Whisky Magazine Issue 80
This article is 6 years old and some information provided may be time sensitive. Please check all details of events, tours, opening times and other information before travelling or making arrangements.
Copyright Whisky Magazine © 1999-2015. All rights reserved. To use or reproduce part or all of this article please contact us for details of how you can do so legally.
Ian Buxton looks at the how and why of collecting.
We might, in our more cynical moments, conjugate the verb ‘to collect' thus: I collect, you acquire, he hoards.
The language tells us a lot: my ‘investment' is another man's waste of money; my ‘rare volumes' someone else's old books. Just to confirm the point, while I've clearly got the collecting bug, I find myself looking with some bemusement at collections of whisky.
“What's the point?” I ask myself, “if you can't drink it.” So I set out to ask some collectors what and why they collect, what they get from it and how they do it.
One motivation might simply be investment and, given the state of most of our pension funds these days, a modest speculation in collectable bottles could pay off. For example, the Glenmorangie 1963 vintage bottling is offered today on specialist websites for anything up to £799. Yet, at launch, it had a UK retail price of £59 and initially was a slow seller.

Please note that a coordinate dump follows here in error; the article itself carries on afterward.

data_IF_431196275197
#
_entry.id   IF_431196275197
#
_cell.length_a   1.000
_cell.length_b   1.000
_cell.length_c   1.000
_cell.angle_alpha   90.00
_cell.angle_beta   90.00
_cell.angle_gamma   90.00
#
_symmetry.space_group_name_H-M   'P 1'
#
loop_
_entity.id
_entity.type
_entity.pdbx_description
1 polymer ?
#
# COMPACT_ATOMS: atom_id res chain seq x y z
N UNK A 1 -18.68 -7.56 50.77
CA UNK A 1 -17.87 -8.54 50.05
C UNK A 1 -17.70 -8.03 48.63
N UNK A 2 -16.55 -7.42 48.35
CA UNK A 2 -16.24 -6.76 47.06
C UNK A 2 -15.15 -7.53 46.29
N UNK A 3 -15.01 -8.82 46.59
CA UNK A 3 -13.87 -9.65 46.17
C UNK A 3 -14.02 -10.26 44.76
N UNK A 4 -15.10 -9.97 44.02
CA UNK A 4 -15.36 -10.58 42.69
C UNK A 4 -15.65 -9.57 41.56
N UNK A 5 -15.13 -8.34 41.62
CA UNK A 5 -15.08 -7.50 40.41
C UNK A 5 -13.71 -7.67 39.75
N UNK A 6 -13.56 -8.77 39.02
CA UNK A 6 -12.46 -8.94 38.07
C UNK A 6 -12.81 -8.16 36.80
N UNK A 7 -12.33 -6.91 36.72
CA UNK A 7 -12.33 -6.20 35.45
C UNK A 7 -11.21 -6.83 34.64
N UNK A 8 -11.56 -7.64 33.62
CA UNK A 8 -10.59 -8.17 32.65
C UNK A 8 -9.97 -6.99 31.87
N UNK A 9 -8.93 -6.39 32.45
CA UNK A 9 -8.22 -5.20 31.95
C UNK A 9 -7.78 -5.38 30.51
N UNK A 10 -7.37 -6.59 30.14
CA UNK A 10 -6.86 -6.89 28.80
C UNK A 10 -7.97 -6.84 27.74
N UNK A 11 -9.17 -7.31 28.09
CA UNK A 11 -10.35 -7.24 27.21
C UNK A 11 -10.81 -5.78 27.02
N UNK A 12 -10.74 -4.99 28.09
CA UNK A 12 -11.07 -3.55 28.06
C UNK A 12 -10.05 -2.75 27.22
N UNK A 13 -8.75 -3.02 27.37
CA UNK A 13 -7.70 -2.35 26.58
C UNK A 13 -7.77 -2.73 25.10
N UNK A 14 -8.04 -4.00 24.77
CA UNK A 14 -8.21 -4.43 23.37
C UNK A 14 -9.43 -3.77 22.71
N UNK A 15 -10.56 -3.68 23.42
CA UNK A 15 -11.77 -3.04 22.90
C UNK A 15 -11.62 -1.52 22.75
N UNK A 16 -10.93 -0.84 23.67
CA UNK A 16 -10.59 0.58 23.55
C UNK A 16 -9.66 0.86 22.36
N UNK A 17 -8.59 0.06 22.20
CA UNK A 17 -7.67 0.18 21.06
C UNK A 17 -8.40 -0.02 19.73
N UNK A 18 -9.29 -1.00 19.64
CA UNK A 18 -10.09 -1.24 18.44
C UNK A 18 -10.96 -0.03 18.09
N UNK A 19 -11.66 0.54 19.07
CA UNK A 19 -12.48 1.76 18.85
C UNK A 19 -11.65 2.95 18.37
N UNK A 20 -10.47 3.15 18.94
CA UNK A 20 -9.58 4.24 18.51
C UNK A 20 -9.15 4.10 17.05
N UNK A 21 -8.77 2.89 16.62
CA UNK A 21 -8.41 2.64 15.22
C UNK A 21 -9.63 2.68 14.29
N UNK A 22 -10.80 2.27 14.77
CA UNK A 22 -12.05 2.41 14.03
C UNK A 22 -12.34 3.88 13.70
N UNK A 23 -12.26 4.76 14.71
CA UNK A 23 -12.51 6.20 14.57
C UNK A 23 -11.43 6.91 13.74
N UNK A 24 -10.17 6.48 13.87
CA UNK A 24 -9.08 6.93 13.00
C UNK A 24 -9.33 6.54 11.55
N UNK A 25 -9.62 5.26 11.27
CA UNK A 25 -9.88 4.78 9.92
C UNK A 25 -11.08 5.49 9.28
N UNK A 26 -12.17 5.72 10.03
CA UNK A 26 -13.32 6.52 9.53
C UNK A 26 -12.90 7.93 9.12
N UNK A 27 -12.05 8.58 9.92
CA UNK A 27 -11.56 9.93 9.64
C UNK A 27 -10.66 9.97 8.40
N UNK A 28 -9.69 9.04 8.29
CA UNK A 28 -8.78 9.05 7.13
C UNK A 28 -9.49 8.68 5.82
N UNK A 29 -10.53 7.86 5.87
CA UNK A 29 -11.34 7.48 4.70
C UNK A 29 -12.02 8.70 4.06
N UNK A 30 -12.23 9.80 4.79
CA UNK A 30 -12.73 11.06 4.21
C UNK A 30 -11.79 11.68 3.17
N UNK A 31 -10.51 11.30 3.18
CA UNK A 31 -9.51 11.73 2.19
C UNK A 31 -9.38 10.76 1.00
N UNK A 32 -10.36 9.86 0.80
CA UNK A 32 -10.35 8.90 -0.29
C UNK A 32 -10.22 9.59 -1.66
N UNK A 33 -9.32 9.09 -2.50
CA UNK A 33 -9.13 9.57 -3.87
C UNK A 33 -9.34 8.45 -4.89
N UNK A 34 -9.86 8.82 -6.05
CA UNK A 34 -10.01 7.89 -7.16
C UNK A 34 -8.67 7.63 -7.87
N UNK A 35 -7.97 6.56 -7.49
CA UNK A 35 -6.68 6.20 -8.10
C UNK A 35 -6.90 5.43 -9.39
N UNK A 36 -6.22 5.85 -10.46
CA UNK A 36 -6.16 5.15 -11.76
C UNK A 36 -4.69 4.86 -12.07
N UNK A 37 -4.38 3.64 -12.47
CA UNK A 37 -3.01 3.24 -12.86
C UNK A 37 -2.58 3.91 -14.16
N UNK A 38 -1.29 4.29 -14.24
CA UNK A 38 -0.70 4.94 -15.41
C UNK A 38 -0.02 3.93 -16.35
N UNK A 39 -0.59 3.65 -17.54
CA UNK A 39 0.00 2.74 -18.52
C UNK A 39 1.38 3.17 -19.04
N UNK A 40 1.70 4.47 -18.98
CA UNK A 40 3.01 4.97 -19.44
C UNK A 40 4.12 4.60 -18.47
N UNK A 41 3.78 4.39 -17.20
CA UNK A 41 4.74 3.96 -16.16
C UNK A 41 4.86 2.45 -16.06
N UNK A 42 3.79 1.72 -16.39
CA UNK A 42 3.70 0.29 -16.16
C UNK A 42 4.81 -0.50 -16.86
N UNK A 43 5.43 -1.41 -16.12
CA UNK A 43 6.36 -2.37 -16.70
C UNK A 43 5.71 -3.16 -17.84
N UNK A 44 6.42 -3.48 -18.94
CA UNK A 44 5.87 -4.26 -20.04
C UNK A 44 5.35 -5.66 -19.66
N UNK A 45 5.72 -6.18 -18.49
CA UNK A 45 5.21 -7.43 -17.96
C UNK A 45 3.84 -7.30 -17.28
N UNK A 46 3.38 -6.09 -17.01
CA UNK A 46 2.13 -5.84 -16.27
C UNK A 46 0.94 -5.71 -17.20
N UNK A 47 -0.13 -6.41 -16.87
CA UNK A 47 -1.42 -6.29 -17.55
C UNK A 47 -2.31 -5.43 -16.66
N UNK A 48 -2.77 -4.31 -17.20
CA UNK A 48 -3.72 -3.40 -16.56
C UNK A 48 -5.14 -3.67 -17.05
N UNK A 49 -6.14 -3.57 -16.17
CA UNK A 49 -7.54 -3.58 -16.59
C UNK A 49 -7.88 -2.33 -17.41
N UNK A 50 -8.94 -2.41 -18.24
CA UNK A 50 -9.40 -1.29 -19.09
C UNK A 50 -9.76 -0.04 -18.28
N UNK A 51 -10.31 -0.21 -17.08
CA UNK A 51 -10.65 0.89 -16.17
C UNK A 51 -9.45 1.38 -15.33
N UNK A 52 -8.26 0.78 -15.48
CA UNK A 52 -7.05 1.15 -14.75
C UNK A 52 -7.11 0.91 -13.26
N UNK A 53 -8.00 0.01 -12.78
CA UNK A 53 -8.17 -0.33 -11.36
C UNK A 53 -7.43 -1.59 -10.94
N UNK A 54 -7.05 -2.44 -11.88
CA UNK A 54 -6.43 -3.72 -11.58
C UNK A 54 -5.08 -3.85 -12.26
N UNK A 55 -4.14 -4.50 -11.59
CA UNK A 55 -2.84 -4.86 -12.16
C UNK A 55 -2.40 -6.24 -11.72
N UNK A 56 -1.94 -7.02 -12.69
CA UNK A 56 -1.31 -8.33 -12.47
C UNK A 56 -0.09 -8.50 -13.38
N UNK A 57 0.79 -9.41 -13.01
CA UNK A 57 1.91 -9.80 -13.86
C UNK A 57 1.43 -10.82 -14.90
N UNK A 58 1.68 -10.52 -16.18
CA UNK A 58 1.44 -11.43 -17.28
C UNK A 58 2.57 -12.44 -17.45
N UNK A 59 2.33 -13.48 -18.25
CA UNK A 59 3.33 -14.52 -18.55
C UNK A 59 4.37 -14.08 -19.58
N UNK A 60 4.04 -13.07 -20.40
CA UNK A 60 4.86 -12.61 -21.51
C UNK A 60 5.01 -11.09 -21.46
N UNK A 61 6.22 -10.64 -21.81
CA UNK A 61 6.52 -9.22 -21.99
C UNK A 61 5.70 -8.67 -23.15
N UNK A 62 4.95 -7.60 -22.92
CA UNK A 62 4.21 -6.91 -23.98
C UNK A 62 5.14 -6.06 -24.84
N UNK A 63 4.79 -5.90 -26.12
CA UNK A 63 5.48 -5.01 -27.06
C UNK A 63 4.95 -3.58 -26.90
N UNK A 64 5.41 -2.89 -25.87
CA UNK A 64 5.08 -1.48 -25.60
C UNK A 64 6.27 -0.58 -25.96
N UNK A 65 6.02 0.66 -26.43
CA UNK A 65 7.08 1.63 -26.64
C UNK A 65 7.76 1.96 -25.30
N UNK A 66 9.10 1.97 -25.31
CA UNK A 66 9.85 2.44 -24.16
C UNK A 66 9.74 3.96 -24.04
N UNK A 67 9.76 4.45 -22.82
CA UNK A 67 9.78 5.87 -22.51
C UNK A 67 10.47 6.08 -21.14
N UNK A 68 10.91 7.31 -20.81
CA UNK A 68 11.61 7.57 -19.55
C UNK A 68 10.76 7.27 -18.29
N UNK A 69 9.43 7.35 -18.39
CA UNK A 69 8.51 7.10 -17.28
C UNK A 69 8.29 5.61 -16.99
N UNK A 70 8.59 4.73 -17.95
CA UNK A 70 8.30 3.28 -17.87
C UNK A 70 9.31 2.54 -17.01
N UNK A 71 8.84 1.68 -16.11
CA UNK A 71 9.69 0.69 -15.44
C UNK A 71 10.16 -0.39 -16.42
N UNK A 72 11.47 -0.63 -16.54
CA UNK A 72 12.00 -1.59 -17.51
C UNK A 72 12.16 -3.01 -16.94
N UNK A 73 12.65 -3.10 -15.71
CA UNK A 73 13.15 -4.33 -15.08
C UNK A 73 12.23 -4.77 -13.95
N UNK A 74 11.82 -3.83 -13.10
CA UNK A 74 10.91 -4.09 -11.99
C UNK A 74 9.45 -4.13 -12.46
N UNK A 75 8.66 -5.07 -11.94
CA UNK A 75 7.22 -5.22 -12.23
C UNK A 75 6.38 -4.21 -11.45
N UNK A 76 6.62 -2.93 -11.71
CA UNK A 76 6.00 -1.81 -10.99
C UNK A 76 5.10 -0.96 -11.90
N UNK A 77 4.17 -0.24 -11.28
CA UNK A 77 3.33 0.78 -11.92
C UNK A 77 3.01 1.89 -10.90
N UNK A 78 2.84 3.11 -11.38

But that was 20 years ago, the single malt market was still developing and the idea of collecting bottles had hardly caught on. £59 seemed a lot to pay for a bottle of whisky (it's roughly the equivalent of £120 today). But, with an annual rate of return of nearly 14 per cent, this would seem to a great investment.
However, it's not that simple.
You have to get someone to pay you £799, your money has been tied up for more than 20 years and if you are ever tempted to open the bottle the investment is gone.
There is still plenty of interest, however.
Keir Sword of Royal ...